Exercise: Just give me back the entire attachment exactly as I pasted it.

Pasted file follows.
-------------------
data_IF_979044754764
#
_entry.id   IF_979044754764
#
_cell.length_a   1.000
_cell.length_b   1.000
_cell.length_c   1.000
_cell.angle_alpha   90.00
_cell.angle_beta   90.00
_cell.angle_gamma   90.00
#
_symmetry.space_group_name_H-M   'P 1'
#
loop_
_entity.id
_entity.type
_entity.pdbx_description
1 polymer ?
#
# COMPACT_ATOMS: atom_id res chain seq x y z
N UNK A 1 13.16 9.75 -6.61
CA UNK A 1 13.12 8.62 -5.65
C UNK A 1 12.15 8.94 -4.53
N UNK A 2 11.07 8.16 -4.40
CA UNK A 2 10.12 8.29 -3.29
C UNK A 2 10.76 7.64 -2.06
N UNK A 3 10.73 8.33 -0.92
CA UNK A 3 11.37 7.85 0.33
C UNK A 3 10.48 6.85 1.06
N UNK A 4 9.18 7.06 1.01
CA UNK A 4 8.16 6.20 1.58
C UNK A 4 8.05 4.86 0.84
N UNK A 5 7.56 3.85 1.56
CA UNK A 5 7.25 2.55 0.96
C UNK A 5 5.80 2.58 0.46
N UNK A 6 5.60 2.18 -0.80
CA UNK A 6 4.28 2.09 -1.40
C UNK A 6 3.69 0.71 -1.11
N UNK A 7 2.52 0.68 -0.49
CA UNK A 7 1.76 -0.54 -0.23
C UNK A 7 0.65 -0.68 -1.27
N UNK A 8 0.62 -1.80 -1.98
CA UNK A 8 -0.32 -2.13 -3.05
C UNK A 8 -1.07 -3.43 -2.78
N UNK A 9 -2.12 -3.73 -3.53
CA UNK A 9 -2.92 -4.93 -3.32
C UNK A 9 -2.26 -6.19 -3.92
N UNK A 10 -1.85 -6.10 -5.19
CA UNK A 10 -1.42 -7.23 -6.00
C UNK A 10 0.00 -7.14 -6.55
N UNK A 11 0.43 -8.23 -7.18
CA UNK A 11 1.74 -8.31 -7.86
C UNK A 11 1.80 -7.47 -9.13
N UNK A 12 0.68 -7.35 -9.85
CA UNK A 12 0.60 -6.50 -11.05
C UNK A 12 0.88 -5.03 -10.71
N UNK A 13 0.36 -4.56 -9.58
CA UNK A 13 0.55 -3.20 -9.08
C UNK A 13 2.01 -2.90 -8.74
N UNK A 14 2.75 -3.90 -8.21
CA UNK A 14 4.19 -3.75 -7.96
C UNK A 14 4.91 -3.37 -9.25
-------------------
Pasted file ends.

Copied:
data_IF_979044754764
#
_entry.id   IF_979044754764
#
_cell.length_a   1.000
_cell.length_b   1.000
_cell.length_c   1.000
_cell.angle_alpha   90.00
_cell.angle_beta   90.00
_cell.angle_gamma   90.00
#
_symmetry.space_group_name_H-M   'P 1'
#
loop_
_entity.id
_entity.type
_entity.pdbx_description
1 polymer ?
#
# COMPACT_ATOMS: atom_id res chain seq x y z
N UNK A 1 13.16 9.75 -6.61
CA UNK A 1 13.12 8.62 -5.65
C UNK A 1 12.15 8.94 -4.53
N UNK A 2 11.07 8.16 -4.40
CA UNK A 2 10.12 8.29 -3.29
C UNK A 2 10.76 7.64 -2.06
N UNK A 3 10.73 8.33 -0.92
CA UNK A 3 11.37 7.85 0.33
C UNK A 3 10.48 6.85 1.06
N UNK A 4 9.18 7.06 1.01
CA UNK A 4 8.16 6.20 1.58
C UNK A 4 8.05 4.86 0.84
N UNK A 5 7.56 3.85 1.56
CA UNK A 5 7.25 2.55 0.96
C UNK A 5 5.80 2.58 0.46
N UNK A 6 5.60 2.18 -0.80
CA UNK A 6 4.28 2.09 -1.40
C UNK A 6 3.69 0.71 -1.11
N UNK A 7 2.52 0.68 -0.49
CA UNK A 7 1.76 -0.54 -0.23
C UNK A 7 0.65 -0.68 -1.27
N UNK A 8 0.62 -1.80 -1.98
CA UNK A 8 -0.32 -2.13 -3.05
C UNK A 8 -1.07 -3.43 -2.78
N UNK A 9 -2.12 -3.73 -3.53
CA UNK A 9 -2.92 -4.93 -3.32
C UNK A 9 -2.26 -6.19 -3.92
N UNK A 10 -1.85 -6.10 -5.19
CA UNK A 10 -1.42 -7.23 -6.00
C UNK A 10 0.00 -7.14 -6.55
N UNK A 11 0.43 -8.23 -7.18
CA UNK A 11 1.74 -8.31 -7.86
C UNK A 11 1.80 -7.47 -9.13
N UNK A 12 0.68 -7.35 -9.85
CA UNK A 12 0.60 -6.50 -11.05
C UNK A 12 0.88 -5.03 -10.71
N UNK A 13 0.36 -4.56 -9.58
CA UNK A 13 0.55 -3.20 -9.08
C UNK A 13 2.01 -2.90 -8.74
N UNK A 14 2.75 -3.90 -8.21
CA UNK A 14 4.19 -3.75 -7.96
C UNK A 14 4.91 -3.37 -9.25